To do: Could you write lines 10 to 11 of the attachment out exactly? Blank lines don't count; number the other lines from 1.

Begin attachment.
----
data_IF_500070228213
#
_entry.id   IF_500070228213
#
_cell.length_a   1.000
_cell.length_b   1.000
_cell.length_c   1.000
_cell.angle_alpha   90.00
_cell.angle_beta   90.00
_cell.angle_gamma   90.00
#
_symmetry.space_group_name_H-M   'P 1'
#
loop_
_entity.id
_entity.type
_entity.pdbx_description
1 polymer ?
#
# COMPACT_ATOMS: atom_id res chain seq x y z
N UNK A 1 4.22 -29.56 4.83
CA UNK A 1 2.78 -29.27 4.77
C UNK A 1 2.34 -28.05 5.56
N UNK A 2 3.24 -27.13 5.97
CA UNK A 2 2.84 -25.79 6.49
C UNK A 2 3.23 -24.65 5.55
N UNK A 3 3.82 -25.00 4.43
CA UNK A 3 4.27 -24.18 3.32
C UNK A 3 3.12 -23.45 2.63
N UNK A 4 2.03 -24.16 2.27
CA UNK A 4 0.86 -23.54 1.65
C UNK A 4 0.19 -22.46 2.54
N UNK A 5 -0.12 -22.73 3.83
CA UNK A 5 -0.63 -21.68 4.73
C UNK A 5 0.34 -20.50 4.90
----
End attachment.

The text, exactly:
_cell.angle_gamma   90.00
#